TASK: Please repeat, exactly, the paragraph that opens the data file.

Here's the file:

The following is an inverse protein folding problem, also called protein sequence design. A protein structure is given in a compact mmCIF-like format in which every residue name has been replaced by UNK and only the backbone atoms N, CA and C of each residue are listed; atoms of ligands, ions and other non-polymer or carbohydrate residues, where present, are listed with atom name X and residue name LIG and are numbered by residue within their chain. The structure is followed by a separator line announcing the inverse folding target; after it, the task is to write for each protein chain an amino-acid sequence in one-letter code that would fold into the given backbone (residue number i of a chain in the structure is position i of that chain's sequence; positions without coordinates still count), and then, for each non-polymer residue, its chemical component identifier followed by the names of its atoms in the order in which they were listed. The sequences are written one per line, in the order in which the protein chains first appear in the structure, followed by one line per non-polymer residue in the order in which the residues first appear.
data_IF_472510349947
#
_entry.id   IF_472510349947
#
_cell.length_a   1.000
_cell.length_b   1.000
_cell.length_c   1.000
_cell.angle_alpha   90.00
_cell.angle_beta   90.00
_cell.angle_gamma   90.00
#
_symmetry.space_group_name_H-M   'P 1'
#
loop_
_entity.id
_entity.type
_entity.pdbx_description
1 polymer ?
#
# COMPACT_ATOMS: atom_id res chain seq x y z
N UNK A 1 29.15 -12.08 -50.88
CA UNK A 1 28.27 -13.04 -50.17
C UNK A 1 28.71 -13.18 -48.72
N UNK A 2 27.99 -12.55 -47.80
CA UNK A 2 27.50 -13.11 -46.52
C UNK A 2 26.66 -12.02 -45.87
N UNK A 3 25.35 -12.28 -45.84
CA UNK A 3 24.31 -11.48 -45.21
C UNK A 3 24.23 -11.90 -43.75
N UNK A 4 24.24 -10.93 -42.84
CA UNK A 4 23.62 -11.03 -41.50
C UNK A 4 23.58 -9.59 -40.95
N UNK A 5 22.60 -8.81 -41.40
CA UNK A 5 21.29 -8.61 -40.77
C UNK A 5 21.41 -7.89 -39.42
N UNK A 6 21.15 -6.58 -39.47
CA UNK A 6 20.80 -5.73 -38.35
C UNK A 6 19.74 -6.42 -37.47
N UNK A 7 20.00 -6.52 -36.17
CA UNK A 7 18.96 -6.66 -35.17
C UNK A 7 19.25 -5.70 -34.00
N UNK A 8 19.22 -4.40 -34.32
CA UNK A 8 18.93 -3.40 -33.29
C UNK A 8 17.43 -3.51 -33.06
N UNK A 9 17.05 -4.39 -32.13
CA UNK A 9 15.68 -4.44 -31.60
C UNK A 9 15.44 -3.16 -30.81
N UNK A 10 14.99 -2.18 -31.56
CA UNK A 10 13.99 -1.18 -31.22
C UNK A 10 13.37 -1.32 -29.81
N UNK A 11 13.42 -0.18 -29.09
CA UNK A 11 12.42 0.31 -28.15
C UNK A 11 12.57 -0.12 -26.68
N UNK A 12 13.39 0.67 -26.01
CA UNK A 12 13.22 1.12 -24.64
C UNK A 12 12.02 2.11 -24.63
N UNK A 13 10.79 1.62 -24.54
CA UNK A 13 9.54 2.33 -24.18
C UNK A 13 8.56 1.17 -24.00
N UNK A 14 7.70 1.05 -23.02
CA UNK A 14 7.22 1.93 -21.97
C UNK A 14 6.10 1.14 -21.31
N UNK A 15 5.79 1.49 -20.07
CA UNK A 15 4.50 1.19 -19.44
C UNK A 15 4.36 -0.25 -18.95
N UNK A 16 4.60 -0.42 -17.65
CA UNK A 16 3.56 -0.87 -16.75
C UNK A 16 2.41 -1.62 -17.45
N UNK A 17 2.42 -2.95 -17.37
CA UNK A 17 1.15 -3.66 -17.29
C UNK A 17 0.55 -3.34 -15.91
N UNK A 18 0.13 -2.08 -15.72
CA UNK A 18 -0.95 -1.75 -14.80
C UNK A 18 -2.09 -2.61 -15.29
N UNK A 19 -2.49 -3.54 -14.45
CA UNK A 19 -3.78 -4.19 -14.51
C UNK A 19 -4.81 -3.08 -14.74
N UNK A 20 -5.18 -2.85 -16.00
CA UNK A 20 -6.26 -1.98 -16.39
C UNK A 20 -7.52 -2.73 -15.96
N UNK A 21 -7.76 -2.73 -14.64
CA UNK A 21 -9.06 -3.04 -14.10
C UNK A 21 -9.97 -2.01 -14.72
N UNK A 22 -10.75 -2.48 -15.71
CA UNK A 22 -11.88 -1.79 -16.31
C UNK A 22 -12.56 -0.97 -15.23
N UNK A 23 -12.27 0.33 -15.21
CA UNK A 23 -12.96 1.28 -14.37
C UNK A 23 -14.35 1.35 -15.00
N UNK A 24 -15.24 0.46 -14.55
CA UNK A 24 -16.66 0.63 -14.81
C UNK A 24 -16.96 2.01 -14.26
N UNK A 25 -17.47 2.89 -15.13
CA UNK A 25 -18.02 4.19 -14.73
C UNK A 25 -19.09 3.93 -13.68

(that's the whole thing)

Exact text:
The following is an inverse protein folding problem, also called protein sequence design. A protein structure is given in a compact mmCIF-like format in which every residue name has been replaced by UNK and only the backbone atoms N, CA and C of each residue are listed; atoms of ligands, ions and other non-polymer or carbohydrate residues, where present, are listed with atom name X and residue name LIG and are numbered by residue within their chain. The structure is followed by a separator line announcing the inverse folding target; after it, the task is to write for each protein chain an amino-acid sequence in one-letter code that would fold into the given backbone (residue number i of a chain in the structure is position i of that chain's sequence; positions without coordinates still count), and then, for each non-polymer residue, its chemical component identifier followed by the names of its atoms in the order in which they were listed. The sequences are written one per line, in the order in which the protein chains first appear in the structure, followed by one line per non-polymer residue in the order in which the residues first appear.